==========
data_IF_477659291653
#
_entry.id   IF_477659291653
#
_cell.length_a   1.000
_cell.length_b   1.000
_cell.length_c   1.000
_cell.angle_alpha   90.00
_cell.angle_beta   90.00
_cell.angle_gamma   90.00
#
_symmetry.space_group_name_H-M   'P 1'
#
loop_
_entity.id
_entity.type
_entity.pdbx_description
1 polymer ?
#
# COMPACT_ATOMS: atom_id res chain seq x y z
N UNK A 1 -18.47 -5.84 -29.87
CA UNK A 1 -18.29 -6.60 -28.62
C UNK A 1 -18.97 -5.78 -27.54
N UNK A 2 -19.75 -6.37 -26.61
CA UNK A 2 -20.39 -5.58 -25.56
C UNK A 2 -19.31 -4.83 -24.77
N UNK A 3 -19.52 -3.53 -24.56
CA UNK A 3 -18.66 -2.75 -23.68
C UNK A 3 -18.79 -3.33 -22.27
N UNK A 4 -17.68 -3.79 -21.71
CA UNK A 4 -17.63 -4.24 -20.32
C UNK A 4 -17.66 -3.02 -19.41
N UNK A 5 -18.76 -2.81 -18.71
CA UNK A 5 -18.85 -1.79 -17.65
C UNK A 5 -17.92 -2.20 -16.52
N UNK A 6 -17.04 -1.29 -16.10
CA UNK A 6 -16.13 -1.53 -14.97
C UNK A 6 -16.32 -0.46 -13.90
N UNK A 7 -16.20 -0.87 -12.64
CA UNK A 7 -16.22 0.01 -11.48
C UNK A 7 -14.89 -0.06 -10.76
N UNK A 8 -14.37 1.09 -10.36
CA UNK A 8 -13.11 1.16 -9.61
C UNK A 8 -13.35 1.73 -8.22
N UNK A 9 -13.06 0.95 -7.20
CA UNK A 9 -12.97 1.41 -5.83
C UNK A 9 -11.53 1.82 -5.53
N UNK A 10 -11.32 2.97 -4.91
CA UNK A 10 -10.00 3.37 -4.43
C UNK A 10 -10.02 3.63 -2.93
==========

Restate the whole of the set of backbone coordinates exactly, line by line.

data_IF_477659291653
#
_entry.id   IF_477659291653
#
_cell.length_a   1.000
_cell.length_b   1.000
_cell.length_c   1.000
_cell.angle_alpha   90.00
_cell.angle_beta   90.00
_cell.angle_gamma   90.00
#
_symmetry.space_group_name_H-M   'P 1'
#
loop_
_entity.id
_entity.type
_entity.pdbx_description
1 polymer ?
#
# COMPACT_ATOMS: atom_id res chain seq x y z
N UNK A 1 -18.47 -5.84 -29.87
CA UNK A 1 -18.29 -6.60 -28.62
C UNK A 1 -18.97 -5.78 -27.54
N UNK A 2 -19.75 -6.37 -26.61
CA UNK A 2 -20.39 -5.58 -25.56
C UNK A 2 -19.31 -4.83 -24.77
N UNK A 3 -19.52 -3.53 -24.56
CA UNK A 3 -18.66 -2.75 -23.68
C UNK A 3 -18.79 -3.33 -22.27
N UNK A 4 -17.68 -3.79 -21.71
CA UNK A 4 -17.63 -4.24 -20.32
C UNK A 4 -17.66 -3.02 -19.41
N UNK A 5 -18.76 -2.81 -18.71
CA UNK A 5 -18.85 -1.79 -17.65
C UNK A 5 -17.92 -2.20 -16.52
N UNK A 6 -17.04 -1.29 -16.10
CA UNK A 6 -16.13 -1.53 -14.97
C UNK A 6 -16.32 -0.46 -13.90
N UNK A 7 -16.20 -0.87 -12.64
CA UNK A 7 -16.22 0.01 -11.48
C UNK A 7 -14.89 -0.06 -10.76
N UNK A 8 -14.37 1.09 -10.36
CA UNK A 8 -13.11 1.16 -9.61
C UNK A 8 -13.35 1.73 -8.22
N UNK A 9 -13.06 0.95 -7.20
CA UNK A 9 -12.97 1.41 -5.83
C UNK A 9 -11.53 1.82 -5.53
N UNK A 10 -11.32 2.97 -4.91
CA UNK A 10 -10.00 3.37 -4.43
C UNK A 10 -10.02 3.63 -2.93